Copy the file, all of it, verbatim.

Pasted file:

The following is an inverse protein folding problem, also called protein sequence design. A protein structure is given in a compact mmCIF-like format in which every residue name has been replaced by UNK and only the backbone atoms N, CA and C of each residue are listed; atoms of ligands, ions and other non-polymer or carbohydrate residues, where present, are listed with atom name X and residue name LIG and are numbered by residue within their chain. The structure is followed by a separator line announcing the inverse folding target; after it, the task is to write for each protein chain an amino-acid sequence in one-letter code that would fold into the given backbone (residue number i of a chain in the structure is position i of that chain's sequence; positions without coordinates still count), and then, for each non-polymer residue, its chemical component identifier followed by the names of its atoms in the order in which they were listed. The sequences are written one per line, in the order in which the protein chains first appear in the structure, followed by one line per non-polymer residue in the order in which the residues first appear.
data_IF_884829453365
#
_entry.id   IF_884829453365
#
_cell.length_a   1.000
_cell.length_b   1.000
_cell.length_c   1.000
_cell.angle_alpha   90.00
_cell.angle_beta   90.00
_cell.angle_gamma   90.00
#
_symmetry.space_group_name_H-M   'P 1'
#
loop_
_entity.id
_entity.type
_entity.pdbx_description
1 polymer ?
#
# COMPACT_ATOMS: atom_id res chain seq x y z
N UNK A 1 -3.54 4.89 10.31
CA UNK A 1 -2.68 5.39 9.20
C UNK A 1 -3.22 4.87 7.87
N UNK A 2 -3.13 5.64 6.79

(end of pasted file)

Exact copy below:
The following is an inverse protein folding problem, also called protein sequence design. A protein structure is given in a compact mmCIF-like format in which every residue name has been replaced by UNK and only the backbone atoms N, CA and C of each residue are listed; atoms of ligands, ions and other non-polymer or carbohydrate residues, where present, are listed with atom name X and residue name LIG and are numbered by residue within their chain. The structure is followed by a separator line announcing the inverse folding target; after it, the task is to write for each protein chain an amino-acid sequence in one-letter code that would fold into the given backbone (residue number i of a chain in the structure is position i of that chain's sequence; positions without coordinates still count), and then, for each non-polymer residue, its chemical component identifier followed by the names of its atoms in the order in which they were listed. The sequences are written one per line, in the order in which the protein chains first appear in the structure, followed by one line per non-polymer residue in the order in which the residues first appear.
data_IF_884829453365
#
_entry.id   IF_884829453365
#
_cell.length_a   1.000
_cell.length_b   1.000
_cell.length_c   1.000
_cell.angle_alpha   90.00
_cell.angle_beta   90.00
_cell.angle_gamma   90.00
#
_symmetry.space_group_name_H-M   'P 1'
#
loop_
_entity.id
_entity.type
_entity.pdbx_description
1 polymer ?
#
# COMPACT_ATOMS: atom_id res chain seq x y z
N UNK A 1 -3.54 4.89 10.31
CA UNK A 1 -2.68 5.39 9.20
C UNK A 1 -3.22 4.87 7.87
N UNK A 2 -3.13 5.64 6.79